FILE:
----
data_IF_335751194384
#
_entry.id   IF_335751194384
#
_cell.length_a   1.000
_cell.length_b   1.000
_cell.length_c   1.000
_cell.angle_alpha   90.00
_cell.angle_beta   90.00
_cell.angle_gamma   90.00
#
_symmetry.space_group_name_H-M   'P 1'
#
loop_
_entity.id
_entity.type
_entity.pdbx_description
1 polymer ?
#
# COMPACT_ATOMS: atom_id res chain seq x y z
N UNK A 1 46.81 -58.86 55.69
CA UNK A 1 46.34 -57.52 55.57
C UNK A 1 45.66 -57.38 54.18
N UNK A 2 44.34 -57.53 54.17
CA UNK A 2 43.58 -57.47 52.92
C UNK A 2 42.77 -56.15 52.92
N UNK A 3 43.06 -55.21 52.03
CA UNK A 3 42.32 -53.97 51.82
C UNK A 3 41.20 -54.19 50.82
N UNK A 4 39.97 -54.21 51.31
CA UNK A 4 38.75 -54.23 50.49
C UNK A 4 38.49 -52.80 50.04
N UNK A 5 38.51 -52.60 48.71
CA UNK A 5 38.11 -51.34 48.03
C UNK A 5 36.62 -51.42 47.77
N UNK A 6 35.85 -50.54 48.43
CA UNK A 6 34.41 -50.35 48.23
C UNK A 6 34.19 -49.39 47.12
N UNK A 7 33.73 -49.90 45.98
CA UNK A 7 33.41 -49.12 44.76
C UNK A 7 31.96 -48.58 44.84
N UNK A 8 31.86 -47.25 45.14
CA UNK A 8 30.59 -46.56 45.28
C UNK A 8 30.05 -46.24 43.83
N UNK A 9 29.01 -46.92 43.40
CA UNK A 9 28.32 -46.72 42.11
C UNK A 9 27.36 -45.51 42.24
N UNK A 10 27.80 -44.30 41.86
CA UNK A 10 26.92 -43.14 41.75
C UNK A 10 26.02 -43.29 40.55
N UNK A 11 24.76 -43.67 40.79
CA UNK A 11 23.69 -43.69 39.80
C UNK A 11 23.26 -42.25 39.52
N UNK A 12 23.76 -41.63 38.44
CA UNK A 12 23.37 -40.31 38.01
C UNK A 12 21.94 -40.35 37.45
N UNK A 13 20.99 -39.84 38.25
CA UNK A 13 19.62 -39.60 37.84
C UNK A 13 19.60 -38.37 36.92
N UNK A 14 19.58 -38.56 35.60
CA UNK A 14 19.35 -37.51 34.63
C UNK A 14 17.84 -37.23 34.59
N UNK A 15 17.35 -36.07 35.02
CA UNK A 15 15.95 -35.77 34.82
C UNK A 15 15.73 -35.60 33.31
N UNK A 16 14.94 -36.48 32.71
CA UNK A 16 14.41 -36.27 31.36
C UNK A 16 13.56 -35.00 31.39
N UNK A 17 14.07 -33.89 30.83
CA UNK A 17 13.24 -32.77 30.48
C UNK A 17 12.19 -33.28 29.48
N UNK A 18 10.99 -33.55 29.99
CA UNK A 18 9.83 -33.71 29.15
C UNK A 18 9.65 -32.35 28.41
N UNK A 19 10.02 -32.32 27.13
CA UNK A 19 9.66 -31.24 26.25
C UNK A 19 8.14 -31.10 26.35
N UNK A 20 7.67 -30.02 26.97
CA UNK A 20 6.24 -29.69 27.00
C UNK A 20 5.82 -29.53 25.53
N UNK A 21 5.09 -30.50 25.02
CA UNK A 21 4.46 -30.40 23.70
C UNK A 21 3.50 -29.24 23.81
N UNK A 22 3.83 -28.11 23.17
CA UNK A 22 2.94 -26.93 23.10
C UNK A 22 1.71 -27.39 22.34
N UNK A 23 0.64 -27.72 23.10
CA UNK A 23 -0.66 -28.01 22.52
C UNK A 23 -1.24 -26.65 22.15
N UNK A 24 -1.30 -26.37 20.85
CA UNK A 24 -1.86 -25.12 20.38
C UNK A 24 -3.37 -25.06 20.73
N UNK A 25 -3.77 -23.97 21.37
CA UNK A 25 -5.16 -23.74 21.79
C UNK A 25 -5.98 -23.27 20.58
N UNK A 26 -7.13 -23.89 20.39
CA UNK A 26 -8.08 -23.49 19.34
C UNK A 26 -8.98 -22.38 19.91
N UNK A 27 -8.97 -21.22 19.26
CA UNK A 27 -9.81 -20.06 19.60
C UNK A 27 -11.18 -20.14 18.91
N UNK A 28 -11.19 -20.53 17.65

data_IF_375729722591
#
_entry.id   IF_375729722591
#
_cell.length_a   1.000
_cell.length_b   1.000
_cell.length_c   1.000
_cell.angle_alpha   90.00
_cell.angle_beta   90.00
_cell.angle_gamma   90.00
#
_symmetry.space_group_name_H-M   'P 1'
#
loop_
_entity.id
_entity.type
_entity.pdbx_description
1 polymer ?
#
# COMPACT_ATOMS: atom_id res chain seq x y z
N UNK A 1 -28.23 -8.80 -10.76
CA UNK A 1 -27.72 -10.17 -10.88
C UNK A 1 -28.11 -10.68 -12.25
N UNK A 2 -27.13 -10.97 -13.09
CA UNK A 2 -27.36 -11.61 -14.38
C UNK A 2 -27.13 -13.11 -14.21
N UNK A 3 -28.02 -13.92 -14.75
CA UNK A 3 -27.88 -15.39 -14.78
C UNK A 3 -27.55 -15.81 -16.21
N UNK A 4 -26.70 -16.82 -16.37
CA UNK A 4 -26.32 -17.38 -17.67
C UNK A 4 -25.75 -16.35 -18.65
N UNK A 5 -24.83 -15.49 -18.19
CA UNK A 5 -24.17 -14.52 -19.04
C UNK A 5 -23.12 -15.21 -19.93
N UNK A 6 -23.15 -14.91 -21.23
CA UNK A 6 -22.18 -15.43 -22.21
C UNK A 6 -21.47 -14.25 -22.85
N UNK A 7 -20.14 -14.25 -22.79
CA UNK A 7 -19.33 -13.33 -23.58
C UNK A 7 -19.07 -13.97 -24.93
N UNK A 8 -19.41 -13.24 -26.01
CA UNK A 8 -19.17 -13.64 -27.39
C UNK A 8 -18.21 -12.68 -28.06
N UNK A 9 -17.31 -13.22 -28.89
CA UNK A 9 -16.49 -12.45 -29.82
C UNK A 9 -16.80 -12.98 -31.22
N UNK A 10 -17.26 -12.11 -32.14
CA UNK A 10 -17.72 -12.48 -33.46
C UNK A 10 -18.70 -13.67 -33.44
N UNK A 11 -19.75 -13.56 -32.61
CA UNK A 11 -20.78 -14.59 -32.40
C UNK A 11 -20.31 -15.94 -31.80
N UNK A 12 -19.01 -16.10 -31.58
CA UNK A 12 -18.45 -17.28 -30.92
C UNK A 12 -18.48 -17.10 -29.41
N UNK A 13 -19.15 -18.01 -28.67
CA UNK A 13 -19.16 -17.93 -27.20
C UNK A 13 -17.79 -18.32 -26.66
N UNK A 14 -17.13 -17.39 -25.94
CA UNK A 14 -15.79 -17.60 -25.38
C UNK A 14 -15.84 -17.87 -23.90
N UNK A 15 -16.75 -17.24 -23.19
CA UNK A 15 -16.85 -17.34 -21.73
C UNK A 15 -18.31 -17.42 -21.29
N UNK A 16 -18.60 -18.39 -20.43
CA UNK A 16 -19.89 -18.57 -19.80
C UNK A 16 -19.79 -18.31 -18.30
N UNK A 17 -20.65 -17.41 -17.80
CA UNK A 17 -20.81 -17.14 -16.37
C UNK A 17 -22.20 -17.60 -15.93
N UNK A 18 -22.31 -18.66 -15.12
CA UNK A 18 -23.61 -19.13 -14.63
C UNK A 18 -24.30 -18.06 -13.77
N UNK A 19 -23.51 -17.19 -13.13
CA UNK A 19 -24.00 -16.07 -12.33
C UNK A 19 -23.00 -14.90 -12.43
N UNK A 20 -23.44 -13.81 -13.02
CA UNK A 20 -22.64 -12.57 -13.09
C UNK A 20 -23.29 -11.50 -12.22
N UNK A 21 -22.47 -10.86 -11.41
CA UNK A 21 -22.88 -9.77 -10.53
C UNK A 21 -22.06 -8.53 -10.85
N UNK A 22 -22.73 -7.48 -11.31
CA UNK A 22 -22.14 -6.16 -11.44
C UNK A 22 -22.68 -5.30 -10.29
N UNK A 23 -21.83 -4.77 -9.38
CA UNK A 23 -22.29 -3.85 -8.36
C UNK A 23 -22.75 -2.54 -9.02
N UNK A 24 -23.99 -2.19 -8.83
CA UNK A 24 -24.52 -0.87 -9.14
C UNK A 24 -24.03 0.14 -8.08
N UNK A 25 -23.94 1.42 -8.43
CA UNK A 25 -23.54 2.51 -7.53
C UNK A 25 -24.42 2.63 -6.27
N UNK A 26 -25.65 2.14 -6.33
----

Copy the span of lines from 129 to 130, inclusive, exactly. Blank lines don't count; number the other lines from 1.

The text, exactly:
N UNK A 3 -28.02 -13.92 -14.75
CA UNK A 3 -27.88 -15.39 -14.78